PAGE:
The Way Life Should Be

Just about nine months ago to the day, I peacefully approached the Piscataqua River Bridge — Maine’s southern border with New Hampshire — at dusk. The clouds were replaced by a relatively clear sky with pale oranges and yellows on the horizon and ribbons of pastel pink tinting the few clouds. I was leaving my adopted home state of four years for what I was sure would be my last time. I was okay with that.

Truly, the decision to not renew my lease in Dover-Foxcroft was with mixed emotions. But I heard Karen last fall. “It’s time to go. Live your life. Visit the kids/grandkids/great-grandkids.” And so we packed up and hit the road — both of us.

It has been an adventure, zig zagging across the country to visit all five kids and their families in five states — Massachusetts, New York, Ohio, Kentucky, and South Carolina — from October through the end of 2019. I had intended to hug the east coast for a Route 1/Atlantic Ocean tour during 2020, stretching from Key West, FL, to Fort Kent, ME. A little thing like a budget got in the way {and in retrospect saved me from traveling nightmares due to the coronavirus}, so I decided to reverse my path — with a couple of stops in Indiana, Pennsylvania, and Connecticut for one nighters with other family and friends — and ending in Massachusetts since I did have a routine doctor’s appointment and a pair of pulpit supply assignments in late February in Maine. After that, I figured we {can’t forget Angelina in the equation} would be moving in permanently with my oldest son in Bowling Green, KY.

That was the plan — from someone who doesn’t regularly rely on formal planning.

Before I decided to not renew my lease at The Mill, I did fill out an application for a senior living complex in Dexter, about 10 miles from my apartment in Dover-Foxcroft. I hadn’t heard anything — I mean, absolutely nothing — when I decided on my adventure. Lo and behold, the complex owner contacted me in early February about a vacancy, and since I was in the neighborhood in late February, I looked at it and the wheels started turning. She explained I was No. 2 on the waiting list and another person was looking at the apartment as well. She would have first right, although she was already in a lease and no one was sure if she could get out of it. That’s why I got the call. I explained my plans and told her it would probably be April before I could get everything in place. A couple of days later she called to tell me the apartment was no longer available, but if I was interested, the next vacancy was mine.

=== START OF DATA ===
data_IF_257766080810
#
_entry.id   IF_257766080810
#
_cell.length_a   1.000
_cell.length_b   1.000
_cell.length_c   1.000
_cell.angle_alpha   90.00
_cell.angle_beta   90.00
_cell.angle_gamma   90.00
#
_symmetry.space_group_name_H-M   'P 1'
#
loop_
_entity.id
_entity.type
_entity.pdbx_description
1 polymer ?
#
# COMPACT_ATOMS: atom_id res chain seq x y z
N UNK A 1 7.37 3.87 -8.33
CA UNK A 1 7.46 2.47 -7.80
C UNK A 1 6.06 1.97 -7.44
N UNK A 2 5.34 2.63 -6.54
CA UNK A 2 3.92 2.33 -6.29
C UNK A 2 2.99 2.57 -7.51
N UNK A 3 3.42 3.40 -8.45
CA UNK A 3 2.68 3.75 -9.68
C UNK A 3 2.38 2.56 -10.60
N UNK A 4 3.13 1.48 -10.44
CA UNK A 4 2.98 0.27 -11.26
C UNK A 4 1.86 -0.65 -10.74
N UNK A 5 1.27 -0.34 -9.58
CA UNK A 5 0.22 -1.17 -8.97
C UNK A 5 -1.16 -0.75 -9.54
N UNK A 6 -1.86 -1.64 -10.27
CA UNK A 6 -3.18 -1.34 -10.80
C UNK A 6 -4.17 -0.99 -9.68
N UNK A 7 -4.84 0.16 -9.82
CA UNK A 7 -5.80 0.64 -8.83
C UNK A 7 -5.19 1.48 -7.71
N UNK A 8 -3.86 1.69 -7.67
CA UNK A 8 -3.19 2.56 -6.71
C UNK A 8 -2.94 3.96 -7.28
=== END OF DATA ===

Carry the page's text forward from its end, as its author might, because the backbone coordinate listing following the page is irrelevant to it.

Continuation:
I told her to keep be apprised and continued with my journey. I revisited the kids/grandkids/great-grandkids in Massachusetts, New York, and Ohio. Three days into my stop in Kentucky, I got the call an apartment was waiting for me with the caveat we were at the mercy of the virus. I was sequestered in Kentucky and Maine’s governor all but shut down that state. The woman vacating her apartment couldn’t leave … and neither could I. But we stayed in touch, filed the appropriate paperwork, and waited … and waited … and waited. Eighty-three days.

My predecessor in the apartment finally got cleared to leave. The apartment has been cleaned and refurbished with fresh paint. So, next stop is in Massachusetts to pick up my grandson(s) in Massachusetts, load up the buggy, and move in July 1 or 2. 

My kids are not particularly pleased about the move. They each tried to lobby me to either stay with them or get an apartment near them. I love them dearly. I enjoy visiting with them and the grands and great-grands. But I’m ready for some routine in my life again. I miss seeing my wife sharing life with me from her urn {She’s been pretty much resting quietly in the back cargo area of the SUV}.  I can’t wait to “hear” her voice. “Put the couch over there.” “No, change that. Put it on the other wall and the television over there.” “Don’t get new furniture. Old stuff — our stuff — would fit in better.” “You need to get a rug. “Don’t forget the Precious Moment collection.” “And accessories.” “Don’t forget” plates and knives and forks and spoons and kitchen utensils … and food … and cleaning supplies {who would have thought of those?} … and shower curtains … and towels and wash cloths … and … and … and … It was like starting a new life! Oh, wait. We are … again.

And there is no place like Maine — The Way Life Should Be.

THOUGHT TO REMEMBER: Each morning we are born again. What we do today is what matters most. — Buddha

About wisdomfromafather

I'm just an ordinary guy walking along the journey of life.
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2 Responses to The Way Life Should Be

  1. TamrahJo says:

    “Not all who wander are lost” and “There’s No Place Like Home” – 🙂
    So happy for you that after hitting the road, living it up and at times, flying by the seat of your pants with grace, you have the option to put down roots for yourself, establish a home base, but know, now, whatever stuff crops up out of your control, you just always can find your way ‘home’ to the space & grace that makes life worth living! So happy to read this and hear your good news!

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